Assassin's Creed trailer photo
Assassin's Creed trailer

Final trailer for Assassin's Creed has new footage, Jeremy Irons, and Charlotte Rampling


Chock full of Irons and Rampling
Dec 10
// Hubert Vigilla
As we're getting close to the release of Assassin's Creed, one last trailer is dropping for the hype. A VR experience alone will not put your butt in a theater seat. The overall tone of this final trailer is different than th...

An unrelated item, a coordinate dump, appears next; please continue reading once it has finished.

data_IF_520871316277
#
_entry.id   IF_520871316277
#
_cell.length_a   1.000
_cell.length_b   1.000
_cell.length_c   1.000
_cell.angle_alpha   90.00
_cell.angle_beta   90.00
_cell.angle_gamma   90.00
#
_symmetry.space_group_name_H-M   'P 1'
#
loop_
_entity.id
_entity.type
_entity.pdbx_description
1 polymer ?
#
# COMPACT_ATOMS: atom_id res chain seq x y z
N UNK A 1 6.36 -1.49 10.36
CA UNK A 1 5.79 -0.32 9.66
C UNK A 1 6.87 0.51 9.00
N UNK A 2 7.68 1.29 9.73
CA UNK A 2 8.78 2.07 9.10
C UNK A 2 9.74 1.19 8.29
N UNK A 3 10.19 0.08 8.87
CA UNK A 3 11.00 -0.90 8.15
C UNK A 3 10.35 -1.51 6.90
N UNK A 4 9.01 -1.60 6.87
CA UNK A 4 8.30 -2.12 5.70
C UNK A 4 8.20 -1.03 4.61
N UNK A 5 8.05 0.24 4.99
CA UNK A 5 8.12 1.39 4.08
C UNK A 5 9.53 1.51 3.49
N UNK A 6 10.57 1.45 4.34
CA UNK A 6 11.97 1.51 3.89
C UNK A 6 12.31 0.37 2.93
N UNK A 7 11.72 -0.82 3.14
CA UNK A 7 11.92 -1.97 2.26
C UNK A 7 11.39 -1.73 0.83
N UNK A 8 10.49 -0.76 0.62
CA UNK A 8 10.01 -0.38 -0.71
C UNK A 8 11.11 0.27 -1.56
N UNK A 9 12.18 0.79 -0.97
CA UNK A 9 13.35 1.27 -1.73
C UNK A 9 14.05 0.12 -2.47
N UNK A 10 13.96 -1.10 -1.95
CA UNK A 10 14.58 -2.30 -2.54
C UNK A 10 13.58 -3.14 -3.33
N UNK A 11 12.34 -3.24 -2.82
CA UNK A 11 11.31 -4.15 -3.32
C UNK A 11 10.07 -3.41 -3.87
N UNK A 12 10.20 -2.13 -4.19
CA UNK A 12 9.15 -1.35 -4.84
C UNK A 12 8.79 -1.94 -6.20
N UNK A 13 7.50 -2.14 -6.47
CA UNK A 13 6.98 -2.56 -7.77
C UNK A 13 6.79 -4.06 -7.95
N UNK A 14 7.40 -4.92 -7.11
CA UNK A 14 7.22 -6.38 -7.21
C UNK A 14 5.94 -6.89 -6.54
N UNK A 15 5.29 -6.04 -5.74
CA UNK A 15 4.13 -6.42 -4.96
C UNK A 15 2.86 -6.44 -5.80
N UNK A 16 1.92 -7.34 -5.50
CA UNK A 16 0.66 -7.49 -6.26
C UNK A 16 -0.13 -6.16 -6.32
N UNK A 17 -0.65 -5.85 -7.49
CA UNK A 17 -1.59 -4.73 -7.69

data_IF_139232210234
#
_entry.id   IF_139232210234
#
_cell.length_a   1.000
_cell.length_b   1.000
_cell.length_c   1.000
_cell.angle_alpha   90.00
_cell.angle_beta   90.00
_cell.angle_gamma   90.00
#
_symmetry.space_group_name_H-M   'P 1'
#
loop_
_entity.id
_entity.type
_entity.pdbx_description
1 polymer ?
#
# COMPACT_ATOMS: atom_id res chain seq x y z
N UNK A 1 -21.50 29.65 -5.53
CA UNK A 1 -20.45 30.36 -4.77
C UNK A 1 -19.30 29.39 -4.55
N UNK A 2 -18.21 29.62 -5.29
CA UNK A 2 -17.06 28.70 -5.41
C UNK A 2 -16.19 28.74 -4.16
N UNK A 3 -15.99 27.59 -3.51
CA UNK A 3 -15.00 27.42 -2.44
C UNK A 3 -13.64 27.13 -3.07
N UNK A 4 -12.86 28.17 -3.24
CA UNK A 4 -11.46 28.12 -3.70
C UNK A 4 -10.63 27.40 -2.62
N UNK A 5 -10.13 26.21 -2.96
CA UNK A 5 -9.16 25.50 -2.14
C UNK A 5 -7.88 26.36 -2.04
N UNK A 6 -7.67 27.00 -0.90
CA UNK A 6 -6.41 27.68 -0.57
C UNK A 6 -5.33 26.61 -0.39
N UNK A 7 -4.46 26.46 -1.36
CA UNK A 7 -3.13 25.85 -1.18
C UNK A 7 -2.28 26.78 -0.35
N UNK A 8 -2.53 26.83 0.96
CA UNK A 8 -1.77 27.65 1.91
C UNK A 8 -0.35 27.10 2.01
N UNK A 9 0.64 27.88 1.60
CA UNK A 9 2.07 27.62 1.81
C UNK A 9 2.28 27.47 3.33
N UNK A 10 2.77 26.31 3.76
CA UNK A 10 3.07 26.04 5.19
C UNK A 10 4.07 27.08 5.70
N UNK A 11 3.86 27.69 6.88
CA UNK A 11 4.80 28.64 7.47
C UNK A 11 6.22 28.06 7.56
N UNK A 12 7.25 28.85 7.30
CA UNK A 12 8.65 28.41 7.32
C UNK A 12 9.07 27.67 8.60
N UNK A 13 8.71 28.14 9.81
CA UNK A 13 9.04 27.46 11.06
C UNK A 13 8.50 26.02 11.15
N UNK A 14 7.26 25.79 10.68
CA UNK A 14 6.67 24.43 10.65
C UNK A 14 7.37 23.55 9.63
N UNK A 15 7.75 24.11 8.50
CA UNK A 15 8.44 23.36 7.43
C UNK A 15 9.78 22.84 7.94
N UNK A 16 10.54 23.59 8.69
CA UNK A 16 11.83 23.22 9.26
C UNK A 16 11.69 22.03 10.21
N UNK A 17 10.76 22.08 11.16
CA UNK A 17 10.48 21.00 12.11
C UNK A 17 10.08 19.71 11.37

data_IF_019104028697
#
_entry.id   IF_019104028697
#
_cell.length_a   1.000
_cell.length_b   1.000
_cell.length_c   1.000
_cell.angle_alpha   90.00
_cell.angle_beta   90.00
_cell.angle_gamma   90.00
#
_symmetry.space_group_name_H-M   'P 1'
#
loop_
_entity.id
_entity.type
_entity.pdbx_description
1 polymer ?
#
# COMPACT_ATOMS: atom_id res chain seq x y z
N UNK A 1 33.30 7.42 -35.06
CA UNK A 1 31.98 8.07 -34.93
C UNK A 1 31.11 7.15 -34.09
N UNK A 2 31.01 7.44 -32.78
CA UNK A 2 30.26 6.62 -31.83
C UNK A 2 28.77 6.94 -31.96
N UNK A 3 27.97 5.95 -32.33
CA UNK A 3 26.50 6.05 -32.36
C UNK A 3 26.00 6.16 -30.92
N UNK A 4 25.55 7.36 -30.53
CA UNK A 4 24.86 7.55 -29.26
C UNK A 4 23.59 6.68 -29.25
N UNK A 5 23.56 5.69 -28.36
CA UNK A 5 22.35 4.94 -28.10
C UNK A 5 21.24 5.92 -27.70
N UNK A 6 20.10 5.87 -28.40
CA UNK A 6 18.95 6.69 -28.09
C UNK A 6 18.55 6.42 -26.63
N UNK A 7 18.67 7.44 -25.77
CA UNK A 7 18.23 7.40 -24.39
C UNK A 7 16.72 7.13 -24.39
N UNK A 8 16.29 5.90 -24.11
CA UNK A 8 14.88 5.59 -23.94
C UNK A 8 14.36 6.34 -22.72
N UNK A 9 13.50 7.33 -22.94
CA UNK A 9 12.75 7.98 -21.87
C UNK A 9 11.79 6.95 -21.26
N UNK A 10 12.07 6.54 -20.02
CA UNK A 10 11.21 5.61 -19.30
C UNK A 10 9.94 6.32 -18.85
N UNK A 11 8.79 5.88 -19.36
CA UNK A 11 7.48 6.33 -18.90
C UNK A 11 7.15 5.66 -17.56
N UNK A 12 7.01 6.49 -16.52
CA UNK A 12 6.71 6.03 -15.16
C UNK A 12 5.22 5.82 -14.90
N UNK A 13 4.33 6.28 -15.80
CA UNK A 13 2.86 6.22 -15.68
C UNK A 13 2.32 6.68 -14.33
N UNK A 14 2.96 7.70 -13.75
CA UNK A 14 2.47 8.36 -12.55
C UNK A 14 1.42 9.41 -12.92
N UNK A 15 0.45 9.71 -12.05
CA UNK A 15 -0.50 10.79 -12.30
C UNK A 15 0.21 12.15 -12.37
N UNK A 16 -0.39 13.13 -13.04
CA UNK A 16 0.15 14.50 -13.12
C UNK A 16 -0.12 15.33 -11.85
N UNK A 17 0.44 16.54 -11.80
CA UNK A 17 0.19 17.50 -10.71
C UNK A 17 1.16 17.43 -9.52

Flixist Discusses: An Analysis of Denis Villeneuve's Arrival [Part 2]

Dec 09 // Alec Kubas-Meyer